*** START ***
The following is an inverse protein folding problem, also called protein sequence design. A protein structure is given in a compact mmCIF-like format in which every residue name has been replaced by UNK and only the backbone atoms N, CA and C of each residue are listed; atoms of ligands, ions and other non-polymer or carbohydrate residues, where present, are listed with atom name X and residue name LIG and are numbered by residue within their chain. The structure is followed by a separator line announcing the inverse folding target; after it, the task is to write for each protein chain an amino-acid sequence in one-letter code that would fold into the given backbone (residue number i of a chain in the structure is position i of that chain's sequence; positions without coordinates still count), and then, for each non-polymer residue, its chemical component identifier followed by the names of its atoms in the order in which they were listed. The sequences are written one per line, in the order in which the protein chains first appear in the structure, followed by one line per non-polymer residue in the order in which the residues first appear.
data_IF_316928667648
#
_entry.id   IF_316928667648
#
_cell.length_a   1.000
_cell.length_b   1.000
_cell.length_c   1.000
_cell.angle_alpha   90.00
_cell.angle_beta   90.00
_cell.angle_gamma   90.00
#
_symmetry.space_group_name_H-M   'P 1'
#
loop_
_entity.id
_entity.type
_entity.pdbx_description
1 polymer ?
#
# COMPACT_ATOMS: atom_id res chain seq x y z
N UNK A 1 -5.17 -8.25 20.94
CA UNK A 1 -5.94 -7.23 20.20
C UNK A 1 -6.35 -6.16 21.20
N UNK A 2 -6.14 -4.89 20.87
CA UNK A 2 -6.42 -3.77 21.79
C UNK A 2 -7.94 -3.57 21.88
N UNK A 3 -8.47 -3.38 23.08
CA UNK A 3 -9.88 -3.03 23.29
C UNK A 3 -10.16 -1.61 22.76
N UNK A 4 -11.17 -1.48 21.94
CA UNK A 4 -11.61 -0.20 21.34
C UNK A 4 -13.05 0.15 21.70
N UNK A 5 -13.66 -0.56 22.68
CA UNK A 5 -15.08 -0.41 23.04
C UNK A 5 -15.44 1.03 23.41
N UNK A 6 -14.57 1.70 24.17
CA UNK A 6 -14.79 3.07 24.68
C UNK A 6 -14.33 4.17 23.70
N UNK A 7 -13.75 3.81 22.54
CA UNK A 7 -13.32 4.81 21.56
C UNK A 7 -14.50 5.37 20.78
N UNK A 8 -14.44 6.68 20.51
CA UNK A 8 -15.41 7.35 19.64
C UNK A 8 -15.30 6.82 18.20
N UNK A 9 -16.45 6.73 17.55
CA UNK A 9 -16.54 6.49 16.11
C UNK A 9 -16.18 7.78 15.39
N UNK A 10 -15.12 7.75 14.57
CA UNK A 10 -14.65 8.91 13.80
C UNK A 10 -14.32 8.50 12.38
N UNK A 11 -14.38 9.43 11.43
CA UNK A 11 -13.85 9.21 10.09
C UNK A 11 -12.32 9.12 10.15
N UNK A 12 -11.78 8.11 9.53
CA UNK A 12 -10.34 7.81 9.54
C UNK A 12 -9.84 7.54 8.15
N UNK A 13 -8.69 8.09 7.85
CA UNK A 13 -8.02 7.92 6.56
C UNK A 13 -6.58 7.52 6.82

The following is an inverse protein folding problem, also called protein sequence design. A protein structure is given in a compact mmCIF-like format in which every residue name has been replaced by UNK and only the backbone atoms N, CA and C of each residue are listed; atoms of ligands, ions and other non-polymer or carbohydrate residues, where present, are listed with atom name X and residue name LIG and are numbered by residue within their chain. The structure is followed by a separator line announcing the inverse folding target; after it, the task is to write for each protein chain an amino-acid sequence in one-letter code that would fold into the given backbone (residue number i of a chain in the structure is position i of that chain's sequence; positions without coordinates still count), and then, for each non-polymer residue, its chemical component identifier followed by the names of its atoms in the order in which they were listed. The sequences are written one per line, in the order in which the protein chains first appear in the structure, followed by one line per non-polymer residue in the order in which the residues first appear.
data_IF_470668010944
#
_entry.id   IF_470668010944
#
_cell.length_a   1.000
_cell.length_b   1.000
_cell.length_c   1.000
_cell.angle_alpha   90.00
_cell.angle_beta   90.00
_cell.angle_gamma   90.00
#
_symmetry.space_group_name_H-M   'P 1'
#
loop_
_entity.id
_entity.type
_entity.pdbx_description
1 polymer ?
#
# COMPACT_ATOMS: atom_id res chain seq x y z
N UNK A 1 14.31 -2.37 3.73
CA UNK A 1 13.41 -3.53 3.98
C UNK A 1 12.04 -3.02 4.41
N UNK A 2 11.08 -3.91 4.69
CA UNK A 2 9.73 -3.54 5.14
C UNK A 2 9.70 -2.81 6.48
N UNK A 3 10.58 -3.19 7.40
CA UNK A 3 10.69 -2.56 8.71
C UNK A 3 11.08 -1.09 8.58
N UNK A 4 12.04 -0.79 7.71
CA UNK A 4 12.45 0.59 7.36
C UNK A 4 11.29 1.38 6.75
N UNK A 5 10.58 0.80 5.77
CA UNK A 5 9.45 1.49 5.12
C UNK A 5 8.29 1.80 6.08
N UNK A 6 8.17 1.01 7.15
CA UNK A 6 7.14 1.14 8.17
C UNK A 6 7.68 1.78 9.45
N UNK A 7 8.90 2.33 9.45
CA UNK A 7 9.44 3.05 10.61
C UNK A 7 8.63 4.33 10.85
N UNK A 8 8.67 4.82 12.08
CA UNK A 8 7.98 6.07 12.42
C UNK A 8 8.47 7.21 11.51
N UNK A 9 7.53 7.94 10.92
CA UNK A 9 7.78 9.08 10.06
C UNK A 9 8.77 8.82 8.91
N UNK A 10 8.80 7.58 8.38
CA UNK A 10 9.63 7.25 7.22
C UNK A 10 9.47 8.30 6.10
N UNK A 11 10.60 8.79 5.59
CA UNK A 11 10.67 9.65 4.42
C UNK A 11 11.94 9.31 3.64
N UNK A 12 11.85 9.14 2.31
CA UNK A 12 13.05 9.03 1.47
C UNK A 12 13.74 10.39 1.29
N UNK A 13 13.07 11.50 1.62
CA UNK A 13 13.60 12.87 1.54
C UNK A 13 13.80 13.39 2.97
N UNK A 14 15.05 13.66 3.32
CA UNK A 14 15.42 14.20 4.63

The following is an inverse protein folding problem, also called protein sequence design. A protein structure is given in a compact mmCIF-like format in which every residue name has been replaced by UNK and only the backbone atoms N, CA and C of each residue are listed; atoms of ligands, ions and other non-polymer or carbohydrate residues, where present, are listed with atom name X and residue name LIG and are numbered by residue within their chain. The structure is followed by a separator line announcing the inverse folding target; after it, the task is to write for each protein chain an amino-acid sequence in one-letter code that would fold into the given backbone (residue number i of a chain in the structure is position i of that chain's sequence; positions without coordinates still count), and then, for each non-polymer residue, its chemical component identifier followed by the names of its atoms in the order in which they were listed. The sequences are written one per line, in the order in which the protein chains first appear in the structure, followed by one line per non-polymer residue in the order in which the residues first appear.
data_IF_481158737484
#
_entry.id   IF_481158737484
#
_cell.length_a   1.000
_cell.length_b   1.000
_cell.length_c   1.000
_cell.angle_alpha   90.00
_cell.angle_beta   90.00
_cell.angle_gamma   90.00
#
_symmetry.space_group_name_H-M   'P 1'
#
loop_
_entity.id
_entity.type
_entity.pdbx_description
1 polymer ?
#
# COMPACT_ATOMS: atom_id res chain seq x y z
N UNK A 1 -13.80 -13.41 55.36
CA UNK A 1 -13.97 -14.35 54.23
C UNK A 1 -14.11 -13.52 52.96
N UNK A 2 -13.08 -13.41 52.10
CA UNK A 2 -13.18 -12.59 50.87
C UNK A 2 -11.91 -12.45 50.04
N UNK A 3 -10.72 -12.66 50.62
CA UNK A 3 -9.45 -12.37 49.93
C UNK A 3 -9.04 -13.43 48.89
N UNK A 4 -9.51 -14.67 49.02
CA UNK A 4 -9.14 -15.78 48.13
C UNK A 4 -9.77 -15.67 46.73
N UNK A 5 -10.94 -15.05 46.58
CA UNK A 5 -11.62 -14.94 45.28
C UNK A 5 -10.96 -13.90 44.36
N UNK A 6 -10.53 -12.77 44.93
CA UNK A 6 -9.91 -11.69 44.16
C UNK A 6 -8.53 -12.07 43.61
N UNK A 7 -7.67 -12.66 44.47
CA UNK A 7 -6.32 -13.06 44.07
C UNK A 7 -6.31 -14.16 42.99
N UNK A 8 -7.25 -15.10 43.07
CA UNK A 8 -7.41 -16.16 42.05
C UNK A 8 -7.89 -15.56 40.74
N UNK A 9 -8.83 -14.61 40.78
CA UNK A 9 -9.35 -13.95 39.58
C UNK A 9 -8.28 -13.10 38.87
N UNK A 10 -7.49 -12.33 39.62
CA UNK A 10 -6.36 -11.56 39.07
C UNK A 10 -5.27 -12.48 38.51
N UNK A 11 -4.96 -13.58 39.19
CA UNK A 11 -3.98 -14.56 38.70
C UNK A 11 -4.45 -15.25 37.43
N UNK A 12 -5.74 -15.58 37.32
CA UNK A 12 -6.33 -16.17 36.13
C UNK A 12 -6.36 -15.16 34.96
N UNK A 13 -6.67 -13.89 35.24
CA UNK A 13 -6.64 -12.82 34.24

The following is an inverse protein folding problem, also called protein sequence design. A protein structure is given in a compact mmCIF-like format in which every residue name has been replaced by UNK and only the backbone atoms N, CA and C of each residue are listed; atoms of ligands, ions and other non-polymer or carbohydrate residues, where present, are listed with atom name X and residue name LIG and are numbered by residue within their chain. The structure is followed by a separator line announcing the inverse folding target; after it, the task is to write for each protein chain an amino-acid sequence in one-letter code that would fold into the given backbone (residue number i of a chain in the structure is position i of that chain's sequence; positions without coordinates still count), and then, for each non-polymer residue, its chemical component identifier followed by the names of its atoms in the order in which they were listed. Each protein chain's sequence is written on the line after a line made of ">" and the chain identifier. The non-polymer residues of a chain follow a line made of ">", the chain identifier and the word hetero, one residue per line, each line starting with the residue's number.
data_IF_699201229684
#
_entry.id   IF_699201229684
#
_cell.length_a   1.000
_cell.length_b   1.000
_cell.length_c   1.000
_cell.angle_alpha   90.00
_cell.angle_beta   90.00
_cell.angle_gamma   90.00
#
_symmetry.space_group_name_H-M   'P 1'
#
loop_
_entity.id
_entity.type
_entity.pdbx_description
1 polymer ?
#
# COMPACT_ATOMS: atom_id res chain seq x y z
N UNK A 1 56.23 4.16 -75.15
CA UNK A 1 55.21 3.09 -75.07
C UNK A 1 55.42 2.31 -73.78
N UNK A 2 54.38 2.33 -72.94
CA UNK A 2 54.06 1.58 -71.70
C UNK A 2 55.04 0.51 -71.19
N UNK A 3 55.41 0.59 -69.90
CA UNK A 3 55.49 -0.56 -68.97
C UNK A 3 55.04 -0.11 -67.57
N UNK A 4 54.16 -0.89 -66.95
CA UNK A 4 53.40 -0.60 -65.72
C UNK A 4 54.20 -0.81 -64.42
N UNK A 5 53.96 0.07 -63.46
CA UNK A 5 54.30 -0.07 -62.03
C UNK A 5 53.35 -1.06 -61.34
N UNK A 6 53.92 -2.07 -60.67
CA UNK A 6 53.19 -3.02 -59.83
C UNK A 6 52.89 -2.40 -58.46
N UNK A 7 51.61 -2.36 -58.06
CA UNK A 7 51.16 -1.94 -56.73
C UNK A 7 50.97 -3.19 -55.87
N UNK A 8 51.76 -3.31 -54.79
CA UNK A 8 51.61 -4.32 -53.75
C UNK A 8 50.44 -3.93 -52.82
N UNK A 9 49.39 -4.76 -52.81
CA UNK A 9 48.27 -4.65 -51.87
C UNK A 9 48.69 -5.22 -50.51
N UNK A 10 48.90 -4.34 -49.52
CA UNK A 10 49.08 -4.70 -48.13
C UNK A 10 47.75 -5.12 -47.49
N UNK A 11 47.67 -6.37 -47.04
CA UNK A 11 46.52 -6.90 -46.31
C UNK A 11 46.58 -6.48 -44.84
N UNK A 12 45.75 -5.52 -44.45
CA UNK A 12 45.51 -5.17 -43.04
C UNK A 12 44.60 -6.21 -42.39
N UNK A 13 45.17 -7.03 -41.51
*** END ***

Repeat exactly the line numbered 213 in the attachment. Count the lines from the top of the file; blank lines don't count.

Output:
CA UNK A 4 53.40 -0.60 -65.72